Live streaming represents a chance to create your own show that will grow and spread interest for your brand. There’s a wide range of things you can do with a live video. You can have a Q&A, interview a special guest, have a product demo, or an influencer takeover.
What makes live video so effective is its sustainability. When you have a concept that takes off, you can build on it, letting your followers know to keep an eye out for the next time you go live. It’s a great way to keep engaged with your market while having a conversation with them.
Content gives you a presence on social media, but consistency maintains it.
Facebook, Instagram, LinkedIn have algorithms that look for and favour regular posting. This means they prefer accounts that have frequent updates. And they reward that by showing them more in people’s news feeds or timelines.
Part of how to succeed with social media content is choosing a posting schedule and sticking to it, giving those who follow you something to look forward to.
When posting on multiple networks, you can use a social media management tool to help you schedule and line up posts. It’s nearly impossible to go live on different platforms all at the same time. Instead, these tools allow you to do other tasks, because you can trust that your posts will publish on schedule. Some free social media management tools are Hootsuite, Buffer, SproutSocial, and ZohoSocial.
Let’s say you know you want to put out content three times a week. You then need to come up with a variety of posts to make sure your market has something new to see each day.
Sometimes, you don’t need to think too hard about it: look at what you already have and maximise it.
For example, you can use your Mondays to share a series of images that summarise top-performing articles on your blog. These graphics can be repurposed for e-mails to your subscribers, giving them something new and insightful to read as they start off the work week.
How about a midweek motivational quote published on Wednesdays to give your followers that extra nudge to keep going? Or on Thursdays, jump on the #throwbackthursday bandwagon and showcase how you helped a client achieve a great result.
Variety is great, because when reviewing analytics, you can see which post types are more effective in achieving your goals. When you rely on doing the same thing over and over, you limit your audience to what they can see and how much they can learn about your brand.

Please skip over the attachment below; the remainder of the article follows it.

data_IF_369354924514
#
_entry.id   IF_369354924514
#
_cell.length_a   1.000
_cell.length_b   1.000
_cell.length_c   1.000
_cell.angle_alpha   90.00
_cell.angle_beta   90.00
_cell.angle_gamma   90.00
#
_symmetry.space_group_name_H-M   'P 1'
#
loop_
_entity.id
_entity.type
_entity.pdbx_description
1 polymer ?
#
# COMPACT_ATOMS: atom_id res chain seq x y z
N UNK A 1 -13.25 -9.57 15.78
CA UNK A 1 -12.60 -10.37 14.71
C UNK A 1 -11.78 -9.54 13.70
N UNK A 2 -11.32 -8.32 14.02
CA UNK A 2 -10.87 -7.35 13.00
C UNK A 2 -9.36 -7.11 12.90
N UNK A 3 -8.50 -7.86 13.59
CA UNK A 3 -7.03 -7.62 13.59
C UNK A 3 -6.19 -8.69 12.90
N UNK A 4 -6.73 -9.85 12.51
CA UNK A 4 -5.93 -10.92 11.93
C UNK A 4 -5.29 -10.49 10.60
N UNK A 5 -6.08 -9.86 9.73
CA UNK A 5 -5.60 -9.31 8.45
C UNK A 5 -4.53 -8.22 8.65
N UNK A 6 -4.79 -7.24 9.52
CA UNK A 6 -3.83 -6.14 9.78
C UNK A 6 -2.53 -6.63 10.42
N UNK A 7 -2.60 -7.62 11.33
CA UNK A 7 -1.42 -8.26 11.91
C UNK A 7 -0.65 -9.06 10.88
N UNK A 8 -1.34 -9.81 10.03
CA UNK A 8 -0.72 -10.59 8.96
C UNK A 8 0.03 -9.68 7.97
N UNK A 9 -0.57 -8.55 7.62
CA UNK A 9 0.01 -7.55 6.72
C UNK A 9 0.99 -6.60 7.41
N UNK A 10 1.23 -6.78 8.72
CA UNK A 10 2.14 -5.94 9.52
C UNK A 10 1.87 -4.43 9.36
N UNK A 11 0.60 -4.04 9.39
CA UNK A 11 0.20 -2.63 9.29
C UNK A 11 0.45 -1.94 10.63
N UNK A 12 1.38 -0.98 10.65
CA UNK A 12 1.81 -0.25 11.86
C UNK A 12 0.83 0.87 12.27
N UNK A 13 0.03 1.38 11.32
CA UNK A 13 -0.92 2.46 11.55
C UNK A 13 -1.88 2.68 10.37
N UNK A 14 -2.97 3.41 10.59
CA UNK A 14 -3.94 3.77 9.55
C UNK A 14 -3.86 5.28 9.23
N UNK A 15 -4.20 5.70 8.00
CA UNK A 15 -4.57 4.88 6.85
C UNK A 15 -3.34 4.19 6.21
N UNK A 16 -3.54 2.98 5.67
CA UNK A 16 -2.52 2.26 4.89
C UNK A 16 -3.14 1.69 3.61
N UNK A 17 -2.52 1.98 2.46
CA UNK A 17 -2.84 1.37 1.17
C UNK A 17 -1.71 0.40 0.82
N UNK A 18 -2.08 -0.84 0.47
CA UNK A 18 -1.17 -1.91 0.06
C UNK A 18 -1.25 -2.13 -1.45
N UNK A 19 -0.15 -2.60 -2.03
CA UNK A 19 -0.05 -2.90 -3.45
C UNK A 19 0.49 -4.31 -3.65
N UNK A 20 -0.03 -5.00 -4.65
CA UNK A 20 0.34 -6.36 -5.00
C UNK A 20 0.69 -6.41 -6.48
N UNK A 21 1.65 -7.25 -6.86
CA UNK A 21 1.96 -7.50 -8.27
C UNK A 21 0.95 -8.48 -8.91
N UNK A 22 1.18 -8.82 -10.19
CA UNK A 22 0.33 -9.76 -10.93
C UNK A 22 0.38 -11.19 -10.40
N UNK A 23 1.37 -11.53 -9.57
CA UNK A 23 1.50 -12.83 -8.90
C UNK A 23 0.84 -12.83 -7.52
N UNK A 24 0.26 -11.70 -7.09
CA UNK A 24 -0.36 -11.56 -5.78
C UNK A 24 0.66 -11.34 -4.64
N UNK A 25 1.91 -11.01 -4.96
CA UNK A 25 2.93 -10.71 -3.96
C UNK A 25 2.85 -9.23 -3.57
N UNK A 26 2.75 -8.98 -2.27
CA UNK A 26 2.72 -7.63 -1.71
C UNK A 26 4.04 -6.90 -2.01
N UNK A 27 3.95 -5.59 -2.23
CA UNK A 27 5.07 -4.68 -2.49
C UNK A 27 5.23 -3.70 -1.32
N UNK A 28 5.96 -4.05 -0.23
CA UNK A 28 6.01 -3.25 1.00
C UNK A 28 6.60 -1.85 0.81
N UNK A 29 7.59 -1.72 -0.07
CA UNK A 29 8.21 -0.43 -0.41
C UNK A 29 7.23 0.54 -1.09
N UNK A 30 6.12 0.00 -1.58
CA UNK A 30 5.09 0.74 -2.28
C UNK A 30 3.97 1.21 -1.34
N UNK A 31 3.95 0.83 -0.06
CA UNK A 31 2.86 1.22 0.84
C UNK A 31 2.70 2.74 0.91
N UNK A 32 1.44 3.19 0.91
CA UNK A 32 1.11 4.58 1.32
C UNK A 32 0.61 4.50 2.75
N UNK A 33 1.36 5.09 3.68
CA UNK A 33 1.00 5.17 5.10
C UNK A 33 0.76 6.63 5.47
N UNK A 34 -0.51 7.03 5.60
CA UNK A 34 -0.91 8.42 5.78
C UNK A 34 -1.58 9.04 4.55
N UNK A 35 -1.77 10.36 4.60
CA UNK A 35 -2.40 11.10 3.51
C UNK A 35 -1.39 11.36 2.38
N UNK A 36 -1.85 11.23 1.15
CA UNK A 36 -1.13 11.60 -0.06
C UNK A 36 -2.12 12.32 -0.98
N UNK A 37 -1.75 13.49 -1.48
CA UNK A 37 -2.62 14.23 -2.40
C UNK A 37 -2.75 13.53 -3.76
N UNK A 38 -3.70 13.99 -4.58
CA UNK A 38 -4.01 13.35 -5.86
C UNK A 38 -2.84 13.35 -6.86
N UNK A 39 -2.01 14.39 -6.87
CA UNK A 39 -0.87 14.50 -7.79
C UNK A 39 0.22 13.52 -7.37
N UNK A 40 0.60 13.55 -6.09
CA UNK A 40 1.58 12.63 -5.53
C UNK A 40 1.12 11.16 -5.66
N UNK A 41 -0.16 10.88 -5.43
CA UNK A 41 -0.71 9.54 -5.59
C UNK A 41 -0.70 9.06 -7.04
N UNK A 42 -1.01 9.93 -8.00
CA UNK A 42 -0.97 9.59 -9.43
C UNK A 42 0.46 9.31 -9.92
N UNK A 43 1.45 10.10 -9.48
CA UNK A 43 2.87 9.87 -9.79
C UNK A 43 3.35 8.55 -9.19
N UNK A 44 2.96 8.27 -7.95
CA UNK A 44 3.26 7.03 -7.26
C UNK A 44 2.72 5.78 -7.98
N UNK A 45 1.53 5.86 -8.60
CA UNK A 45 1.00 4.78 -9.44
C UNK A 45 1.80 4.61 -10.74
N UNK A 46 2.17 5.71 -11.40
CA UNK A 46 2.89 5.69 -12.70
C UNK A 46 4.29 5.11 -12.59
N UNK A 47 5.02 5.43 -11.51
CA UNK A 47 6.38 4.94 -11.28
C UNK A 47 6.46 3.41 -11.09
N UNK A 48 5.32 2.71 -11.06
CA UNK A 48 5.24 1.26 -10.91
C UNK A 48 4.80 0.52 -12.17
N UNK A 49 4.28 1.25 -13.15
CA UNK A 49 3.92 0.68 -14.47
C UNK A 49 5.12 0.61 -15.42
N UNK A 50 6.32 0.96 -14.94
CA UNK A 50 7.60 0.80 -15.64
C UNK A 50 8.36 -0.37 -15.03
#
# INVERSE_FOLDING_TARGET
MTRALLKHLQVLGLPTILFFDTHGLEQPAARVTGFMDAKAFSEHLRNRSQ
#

Interact with your audience
Once you’ve developed a system for regularly rolling out content on social, you can now focus on managing your community.
Community management is often interchanged with social media management, but they go hand-in-hand especially as your follower count increases. It’s about interacting with your audience and seizing opportunities to further your relationship with them.
You do this by humanising your brand, or being authentic and genuine online. They may not see who it is managing the page, but they should see a personality in the brand. Give your audience opportunities to engage with you on your posts, and when they do, don’t leave them hanging. Instead, comment back or respond as you deem fit and don’t forget to thank them.
Tagging plays a big role in expanding your post reach. When you tag people who are relevant to your post (i.e. someone whom you’re quoting or whose ideas you’re using) you tap into their network as well. On Facebook, a tag makes your post appear on that person or brand’s profile, which lets their followers or friends see you. It’s a simple step when publishing something new on a social media platform, but it has a big effect in finding new customers.
A great example of brand community management is JetBlue Airways. Check out how they address their clients, and made sure that they let their customers know they’re heard.
Social media is a part of our daily lives, and the things we see each day have the power to influence our decisions. Businesses can use this market behaviour to increase their reach and generate new leads. The key to succeeding is to create meaningful content that resonates with your customers.
Everything begins with knowing their behaviours online and presenting them with the right mix of posts that interest them. Then, you should establish consistency while learning to manage the community you’re building.
When you successfully integrate these into your strategy, you’ll have what it takes to build a memorable brand.